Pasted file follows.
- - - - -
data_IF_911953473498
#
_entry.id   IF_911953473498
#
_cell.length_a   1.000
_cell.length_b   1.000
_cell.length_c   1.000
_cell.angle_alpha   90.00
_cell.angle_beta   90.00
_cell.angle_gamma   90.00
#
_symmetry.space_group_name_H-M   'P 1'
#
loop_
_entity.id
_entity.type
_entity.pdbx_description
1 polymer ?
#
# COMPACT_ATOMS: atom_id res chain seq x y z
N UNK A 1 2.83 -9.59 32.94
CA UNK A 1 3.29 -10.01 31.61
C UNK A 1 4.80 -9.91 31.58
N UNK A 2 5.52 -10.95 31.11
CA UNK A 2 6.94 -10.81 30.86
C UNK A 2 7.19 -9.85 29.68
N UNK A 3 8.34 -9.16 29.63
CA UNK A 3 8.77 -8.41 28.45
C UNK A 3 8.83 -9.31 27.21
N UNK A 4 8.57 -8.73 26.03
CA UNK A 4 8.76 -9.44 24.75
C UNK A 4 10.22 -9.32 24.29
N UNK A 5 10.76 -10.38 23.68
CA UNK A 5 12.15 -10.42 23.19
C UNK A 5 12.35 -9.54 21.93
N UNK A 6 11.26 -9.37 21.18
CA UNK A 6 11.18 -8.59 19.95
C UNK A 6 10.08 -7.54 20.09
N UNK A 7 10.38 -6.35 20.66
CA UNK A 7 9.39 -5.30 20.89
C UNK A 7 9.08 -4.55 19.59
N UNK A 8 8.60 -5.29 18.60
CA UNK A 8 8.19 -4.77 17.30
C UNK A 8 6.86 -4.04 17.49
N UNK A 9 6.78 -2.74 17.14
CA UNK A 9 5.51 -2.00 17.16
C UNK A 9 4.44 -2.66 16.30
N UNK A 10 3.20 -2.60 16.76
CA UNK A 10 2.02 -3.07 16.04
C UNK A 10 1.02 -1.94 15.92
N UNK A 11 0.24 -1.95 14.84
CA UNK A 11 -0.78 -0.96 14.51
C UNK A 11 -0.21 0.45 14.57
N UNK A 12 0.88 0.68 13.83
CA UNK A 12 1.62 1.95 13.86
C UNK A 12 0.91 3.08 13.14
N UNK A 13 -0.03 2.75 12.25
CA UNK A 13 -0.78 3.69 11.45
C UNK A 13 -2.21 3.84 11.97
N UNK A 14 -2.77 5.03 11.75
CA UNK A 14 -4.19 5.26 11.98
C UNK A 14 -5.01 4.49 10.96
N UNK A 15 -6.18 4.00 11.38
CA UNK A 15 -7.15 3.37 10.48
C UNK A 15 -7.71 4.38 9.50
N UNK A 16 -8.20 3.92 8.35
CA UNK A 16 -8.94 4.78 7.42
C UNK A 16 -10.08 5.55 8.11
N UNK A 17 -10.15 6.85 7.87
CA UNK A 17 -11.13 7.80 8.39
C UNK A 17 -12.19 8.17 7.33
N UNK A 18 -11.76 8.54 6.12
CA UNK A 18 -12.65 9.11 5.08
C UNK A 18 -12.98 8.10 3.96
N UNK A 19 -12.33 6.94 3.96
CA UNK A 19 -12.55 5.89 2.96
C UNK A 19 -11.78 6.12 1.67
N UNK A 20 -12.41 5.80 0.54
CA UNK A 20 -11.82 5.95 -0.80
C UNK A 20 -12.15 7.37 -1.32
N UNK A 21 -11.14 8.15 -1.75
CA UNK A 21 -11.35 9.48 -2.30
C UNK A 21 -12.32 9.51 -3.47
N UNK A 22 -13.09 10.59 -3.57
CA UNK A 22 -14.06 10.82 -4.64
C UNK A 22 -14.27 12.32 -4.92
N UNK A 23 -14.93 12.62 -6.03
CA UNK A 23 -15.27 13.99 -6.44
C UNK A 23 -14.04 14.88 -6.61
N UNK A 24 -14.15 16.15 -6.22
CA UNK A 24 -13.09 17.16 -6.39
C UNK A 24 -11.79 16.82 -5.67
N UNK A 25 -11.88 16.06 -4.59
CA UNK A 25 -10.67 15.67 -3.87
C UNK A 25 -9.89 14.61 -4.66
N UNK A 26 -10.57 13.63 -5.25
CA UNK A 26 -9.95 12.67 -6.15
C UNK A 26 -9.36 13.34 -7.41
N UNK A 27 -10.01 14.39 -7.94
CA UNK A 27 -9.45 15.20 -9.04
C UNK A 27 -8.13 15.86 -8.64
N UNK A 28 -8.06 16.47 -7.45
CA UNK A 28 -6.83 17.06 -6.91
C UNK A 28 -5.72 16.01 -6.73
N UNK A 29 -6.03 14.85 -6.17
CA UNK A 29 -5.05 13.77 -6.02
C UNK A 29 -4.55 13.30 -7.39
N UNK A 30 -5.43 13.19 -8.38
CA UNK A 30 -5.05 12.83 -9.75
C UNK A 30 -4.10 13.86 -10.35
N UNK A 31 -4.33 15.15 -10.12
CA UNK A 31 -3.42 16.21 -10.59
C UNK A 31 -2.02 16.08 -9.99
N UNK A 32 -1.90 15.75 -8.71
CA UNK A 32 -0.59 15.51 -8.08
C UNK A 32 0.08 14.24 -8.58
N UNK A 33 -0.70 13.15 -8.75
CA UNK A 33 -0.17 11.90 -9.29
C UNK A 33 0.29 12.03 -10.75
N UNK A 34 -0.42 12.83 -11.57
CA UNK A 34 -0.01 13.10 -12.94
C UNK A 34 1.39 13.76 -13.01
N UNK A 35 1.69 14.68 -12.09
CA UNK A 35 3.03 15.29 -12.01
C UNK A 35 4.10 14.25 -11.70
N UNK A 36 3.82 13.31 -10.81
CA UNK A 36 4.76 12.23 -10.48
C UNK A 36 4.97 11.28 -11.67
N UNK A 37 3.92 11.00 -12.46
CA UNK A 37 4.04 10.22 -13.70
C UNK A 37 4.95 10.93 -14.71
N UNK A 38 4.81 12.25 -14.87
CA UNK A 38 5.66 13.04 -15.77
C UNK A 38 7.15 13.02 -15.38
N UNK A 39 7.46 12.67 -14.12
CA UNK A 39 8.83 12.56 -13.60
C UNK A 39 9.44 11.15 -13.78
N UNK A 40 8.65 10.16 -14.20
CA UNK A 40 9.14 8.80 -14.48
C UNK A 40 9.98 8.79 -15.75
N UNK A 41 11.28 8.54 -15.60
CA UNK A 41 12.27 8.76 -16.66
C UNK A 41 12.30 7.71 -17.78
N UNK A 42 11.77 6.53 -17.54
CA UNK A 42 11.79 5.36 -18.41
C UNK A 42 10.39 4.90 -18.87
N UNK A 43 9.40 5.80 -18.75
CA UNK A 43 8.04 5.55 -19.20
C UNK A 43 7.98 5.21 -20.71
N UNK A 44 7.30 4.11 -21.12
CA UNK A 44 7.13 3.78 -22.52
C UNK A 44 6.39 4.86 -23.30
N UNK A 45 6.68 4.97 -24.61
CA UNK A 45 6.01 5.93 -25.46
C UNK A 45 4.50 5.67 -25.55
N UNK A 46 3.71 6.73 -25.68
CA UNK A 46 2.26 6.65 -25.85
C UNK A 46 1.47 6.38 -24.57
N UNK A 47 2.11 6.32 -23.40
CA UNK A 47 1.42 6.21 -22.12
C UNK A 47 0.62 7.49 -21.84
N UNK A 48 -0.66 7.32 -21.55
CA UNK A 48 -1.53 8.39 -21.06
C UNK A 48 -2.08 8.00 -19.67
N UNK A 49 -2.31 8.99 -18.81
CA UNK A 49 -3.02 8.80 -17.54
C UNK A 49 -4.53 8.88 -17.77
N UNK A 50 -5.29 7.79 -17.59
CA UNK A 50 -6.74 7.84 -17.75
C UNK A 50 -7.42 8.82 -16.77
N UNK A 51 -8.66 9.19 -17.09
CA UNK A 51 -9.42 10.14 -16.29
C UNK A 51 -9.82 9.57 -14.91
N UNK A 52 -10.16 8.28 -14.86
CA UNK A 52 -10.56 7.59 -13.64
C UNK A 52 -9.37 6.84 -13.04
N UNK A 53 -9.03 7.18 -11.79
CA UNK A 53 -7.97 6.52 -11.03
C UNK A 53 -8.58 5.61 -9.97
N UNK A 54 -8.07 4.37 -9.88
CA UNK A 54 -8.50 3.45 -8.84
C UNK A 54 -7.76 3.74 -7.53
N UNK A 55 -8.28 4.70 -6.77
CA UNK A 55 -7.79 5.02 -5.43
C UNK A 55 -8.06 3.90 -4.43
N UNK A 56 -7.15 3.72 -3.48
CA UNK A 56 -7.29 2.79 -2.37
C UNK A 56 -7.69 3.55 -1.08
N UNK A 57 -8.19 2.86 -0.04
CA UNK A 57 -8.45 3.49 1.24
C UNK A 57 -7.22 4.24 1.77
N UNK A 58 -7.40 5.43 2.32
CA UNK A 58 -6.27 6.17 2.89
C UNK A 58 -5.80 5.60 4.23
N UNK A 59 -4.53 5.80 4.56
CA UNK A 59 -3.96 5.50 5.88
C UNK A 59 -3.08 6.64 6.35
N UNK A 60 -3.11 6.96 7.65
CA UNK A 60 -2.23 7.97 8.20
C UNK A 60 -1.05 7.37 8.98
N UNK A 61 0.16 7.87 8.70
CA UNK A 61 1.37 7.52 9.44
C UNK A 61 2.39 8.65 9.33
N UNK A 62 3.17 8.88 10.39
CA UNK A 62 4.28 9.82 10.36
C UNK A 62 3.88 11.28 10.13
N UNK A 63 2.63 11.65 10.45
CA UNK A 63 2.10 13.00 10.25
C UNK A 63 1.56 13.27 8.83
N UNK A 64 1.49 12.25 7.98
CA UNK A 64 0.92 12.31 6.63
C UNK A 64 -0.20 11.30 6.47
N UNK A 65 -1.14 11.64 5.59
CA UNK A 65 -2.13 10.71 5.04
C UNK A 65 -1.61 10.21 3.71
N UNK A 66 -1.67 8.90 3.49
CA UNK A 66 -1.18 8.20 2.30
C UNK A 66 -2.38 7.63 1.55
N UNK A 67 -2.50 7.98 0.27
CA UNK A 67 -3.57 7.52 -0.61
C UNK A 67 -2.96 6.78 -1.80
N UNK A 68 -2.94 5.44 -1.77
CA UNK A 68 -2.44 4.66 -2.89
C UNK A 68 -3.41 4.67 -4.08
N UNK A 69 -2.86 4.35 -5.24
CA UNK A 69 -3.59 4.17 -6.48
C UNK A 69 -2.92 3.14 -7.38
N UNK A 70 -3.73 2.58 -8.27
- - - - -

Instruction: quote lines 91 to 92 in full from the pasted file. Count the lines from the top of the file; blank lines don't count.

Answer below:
CA UNK A 24 -13.09 17.16 -6.39
C UNK A 24 -11.79 16.82 -5.67